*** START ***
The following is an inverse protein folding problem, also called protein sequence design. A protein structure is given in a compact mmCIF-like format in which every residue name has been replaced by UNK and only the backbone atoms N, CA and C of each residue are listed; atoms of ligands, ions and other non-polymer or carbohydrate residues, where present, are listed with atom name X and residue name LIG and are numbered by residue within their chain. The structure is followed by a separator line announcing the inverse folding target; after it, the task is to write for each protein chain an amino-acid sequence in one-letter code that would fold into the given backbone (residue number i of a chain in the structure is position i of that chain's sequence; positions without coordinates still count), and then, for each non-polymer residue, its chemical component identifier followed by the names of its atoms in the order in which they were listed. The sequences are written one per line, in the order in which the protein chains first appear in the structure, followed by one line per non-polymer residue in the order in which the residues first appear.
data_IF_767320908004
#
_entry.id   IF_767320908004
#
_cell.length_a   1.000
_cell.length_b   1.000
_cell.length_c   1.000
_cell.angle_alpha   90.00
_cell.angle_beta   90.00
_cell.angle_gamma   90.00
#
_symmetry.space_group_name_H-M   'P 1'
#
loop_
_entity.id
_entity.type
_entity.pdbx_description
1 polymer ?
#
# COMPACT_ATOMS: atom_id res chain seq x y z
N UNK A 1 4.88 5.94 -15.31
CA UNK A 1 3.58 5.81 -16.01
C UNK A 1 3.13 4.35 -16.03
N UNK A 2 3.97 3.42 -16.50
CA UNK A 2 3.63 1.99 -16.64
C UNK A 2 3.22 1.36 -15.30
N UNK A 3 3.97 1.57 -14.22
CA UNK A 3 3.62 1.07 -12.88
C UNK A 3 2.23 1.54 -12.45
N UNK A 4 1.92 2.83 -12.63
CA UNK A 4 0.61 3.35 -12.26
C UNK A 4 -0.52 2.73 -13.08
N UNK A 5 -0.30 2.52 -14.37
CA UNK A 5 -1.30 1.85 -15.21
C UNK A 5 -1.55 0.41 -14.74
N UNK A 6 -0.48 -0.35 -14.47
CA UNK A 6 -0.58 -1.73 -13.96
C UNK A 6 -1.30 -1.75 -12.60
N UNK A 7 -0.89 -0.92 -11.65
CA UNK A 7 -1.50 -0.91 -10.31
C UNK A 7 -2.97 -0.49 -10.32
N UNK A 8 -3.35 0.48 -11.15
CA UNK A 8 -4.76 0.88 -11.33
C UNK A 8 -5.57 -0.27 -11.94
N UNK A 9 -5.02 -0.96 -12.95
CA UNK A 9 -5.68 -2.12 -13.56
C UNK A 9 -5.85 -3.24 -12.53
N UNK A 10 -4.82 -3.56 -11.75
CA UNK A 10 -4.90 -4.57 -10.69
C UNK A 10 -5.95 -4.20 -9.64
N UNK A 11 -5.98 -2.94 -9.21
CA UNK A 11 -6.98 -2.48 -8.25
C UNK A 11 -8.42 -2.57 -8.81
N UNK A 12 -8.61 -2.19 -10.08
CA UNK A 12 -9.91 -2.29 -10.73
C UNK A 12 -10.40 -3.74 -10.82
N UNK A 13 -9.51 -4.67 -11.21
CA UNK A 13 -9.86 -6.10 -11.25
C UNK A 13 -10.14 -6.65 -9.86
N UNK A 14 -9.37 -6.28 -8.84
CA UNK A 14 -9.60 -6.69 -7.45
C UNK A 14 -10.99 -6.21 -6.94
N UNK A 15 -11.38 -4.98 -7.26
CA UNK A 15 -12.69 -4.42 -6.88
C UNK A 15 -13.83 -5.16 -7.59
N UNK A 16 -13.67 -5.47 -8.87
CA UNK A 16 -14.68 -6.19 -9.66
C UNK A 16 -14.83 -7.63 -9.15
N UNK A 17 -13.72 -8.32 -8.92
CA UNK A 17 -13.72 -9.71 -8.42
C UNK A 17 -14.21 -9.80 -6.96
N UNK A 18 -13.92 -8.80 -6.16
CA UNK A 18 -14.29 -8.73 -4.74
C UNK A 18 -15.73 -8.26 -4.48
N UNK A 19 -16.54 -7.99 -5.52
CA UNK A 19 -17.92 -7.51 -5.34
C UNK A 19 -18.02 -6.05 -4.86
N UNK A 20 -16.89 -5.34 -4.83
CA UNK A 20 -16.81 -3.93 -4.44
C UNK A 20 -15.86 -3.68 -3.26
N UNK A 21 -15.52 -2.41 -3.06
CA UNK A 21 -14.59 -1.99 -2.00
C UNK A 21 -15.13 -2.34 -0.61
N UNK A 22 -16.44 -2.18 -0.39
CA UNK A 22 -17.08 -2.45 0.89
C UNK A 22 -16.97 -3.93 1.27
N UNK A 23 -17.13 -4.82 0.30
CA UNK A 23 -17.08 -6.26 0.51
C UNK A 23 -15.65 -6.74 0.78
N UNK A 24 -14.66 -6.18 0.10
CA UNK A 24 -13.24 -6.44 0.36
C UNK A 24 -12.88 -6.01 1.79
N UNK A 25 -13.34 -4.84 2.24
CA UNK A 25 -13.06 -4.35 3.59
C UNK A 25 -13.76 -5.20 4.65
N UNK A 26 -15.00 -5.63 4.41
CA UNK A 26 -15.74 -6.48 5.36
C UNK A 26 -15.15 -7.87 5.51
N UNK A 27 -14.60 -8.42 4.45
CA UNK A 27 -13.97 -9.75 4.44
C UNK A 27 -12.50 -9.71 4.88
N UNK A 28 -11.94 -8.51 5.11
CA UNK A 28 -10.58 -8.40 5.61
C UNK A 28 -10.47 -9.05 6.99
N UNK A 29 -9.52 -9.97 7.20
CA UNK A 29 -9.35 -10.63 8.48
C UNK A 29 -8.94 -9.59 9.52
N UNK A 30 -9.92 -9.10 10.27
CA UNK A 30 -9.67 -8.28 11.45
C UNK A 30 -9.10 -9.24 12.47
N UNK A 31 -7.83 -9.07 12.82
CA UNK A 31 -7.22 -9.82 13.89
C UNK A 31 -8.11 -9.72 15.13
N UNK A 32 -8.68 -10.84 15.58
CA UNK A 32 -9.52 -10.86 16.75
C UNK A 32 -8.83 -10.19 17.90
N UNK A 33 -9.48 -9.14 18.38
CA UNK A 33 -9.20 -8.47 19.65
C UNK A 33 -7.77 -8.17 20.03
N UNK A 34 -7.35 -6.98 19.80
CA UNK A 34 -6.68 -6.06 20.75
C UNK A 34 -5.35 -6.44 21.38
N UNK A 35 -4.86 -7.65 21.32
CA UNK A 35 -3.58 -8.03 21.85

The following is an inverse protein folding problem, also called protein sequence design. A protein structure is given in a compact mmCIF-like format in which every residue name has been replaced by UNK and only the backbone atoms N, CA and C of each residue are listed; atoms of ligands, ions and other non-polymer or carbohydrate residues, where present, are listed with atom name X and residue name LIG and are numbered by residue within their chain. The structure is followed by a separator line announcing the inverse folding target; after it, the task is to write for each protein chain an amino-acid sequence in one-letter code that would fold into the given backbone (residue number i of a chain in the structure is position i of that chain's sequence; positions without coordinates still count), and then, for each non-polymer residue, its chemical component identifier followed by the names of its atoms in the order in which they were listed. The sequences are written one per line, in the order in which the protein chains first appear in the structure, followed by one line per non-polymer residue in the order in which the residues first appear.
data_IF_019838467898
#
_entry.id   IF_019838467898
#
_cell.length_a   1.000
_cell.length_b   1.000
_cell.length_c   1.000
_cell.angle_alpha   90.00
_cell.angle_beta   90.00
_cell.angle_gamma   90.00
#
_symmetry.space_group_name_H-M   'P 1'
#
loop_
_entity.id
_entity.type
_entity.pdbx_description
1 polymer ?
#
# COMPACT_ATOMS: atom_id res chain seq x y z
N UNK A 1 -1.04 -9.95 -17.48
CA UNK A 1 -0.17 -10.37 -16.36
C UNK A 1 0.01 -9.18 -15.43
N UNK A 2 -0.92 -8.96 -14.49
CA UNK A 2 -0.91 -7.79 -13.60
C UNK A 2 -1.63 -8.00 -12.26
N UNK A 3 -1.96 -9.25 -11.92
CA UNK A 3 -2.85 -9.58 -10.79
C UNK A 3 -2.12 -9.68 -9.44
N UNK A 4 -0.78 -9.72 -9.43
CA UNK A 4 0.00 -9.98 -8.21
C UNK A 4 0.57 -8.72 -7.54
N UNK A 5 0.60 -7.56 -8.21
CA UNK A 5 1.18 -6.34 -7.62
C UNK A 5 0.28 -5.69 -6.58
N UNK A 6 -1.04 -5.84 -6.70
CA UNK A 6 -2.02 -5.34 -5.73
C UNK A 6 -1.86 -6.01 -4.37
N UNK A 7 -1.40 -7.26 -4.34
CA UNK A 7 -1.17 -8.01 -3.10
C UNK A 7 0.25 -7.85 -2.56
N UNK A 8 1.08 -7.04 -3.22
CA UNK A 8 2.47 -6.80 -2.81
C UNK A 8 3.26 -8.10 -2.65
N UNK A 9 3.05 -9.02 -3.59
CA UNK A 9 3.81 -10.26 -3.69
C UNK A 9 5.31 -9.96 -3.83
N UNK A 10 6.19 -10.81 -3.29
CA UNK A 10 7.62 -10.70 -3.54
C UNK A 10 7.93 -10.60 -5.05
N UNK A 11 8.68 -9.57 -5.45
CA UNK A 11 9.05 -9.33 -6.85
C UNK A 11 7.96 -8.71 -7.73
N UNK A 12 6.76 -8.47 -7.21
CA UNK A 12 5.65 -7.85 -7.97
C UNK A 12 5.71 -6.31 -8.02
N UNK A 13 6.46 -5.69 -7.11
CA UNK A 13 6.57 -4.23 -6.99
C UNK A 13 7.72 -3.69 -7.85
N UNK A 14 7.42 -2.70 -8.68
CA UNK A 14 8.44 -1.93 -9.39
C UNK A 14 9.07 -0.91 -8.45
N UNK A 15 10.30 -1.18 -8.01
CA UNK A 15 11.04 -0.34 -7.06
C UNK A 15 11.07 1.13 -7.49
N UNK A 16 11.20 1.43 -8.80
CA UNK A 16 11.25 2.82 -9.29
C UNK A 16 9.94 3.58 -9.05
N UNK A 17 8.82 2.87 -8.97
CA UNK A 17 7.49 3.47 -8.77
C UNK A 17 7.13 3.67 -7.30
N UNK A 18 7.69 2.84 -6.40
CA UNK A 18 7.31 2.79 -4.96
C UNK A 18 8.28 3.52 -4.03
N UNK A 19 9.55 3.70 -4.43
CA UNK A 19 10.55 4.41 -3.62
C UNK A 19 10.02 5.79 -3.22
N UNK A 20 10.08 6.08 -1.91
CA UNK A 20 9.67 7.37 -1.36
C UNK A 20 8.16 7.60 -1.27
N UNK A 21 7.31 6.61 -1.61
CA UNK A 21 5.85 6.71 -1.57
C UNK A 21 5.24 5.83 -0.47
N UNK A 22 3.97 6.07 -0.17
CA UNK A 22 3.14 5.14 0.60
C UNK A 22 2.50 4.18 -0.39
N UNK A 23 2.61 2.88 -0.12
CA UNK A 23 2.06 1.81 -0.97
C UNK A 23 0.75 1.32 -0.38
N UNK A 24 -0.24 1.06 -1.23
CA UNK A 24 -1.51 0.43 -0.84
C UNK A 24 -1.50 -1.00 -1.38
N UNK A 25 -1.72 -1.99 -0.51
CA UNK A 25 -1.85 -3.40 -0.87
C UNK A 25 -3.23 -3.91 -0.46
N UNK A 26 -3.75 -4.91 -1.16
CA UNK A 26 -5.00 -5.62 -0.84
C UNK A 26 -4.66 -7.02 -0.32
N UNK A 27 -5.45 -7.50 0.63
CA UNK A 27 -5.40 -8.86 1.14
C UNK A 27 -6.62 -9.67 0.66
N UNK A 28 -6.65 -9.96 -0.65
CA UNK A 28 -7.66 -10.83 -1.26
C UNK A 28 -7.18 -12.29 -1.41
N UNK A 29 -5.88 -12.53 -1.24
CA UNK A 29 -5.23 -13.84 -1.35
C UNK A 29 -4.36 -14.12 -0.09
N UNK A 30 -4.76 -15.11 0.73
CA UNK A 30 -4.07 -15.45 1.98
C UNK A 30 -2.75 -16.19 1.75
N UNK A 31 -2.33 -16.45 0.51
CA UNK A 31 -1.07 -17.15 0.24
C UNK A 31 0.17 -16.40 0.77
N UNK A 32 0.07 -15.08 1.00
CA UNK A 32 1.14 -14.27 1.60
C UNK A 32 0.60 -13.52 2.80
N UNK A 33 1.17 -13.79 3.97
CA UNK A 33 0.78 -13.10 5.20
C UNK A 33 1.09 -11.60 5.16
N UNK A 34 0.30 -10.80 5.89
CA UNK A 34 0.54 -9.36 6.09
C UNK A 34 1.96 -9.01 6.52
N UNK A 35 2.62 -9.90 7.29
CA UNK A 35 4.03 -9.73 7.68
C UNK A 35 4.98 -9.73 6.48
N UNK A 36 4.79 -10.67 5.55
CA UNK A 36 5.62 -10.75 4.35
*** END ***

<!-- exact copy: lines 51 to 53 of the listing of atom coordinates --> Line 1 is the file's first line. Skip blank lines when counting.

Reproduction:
C UNK A 10 -5.95 -4.20 -9.64
N UNK A 11 -5.98 -2.94 -9.21
CA UNK A 11 -6.98 -2.48 -8.25